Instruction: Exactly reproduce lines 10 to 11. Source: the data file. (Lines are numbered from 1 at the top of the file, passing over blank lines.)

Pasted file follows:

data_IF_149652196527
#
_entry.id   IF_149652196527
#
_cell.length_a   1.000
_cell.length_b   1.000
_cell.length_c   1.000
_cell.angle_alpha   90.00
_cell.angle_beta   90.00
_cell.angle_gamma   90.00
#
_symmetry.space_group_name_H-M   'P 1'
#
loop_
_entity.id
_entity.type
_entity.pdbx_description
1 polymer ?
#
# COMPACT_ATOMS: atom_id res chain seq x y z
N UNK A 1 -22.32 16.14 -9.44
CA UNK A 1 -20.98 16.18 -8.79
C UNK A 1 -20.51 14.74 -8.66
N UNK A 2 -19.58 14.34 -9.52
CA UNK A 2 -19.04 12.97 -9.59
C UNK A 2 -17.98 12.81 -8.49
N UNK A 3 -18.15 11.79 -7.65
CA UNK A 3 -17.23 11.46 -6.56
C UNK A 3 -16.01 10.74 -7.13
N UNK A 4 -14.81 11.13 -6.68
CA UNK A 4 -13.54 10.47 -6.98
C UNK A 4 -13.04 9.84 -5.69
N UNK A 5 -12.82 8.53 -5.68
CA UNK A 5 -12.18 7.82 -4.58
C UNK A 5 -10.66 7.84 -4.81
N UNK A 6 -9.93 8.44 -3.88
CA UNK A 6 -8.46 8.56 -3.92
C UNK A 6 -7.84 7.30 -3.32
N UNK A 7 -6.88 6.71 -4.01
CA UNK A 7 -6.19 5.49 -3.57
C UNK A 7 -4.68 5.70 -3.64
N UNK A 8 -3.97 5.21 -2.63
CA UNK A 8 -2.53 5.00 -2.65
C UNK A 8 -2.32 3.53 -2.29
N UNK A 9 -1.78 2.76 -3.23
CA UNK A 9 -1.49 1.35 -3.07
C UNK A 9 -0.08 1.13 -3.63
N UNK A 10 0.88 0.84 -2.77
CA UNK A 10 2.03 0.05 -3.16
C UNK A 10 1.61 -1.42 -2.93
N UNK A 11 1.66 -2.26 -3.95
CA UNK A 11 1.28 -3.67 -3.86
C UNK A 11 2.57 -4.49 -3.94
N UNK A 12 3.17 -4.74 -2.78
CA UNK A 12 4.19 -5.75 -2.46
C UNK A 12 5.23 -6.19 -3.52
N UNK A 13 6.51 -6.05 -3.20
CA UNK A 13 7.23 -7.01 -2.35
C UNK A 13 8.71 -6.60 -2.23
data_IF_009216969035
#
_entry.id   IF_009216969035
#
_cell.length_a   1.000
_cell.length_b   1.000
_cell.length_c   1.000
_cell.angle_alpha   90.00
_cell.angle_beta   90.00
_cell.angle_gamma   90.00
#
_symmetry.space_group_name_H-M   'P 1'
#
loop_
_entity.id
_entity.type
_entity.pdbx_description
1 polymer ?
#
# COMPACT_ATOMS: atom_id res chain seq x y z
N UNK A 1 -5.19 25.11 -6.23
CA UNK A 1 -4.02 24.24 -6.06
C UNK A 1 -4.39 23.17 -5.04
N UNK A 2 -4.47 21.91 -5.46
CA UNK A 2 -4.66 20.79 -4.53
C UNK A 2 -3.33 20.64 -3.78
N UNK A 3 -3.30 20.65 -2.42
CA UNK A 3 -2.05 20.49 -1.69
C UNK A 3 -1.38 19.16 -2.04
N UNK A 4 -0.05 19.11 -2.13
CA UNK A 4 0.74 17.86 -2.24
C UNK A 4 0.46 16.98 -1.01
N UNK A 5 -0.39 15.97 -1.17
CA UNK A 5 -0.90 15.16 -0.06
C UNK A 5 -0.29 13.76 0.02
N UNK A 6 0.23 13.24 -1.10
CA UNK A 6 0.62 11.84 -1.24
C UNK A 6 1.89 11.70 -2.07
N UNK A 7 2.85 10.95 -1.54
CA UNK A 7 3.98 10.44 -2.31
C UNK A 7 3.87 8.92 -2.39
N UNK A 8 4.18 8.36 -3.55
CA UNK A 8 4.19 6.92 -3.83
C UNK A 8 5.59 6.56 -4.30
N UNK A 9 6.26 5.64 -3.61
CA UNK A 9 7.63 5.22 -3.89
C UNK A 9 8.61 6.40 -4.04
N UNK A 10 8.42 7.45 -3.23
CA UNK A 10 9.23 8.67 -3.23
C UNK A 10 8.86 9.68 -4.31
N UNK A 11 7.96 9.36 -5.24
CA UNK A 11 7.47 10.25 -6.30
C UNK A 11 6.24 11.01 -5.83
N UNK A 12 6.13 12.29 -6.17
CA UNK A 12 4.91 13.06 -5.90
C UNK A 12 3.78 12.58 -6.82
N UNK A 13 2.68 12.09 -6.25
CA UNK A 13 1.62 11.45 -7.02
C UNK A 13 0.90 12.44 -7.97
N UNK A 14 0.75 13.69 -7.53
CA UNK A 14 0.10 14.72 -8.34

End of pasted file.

_cell.angle_gamma   90.00
#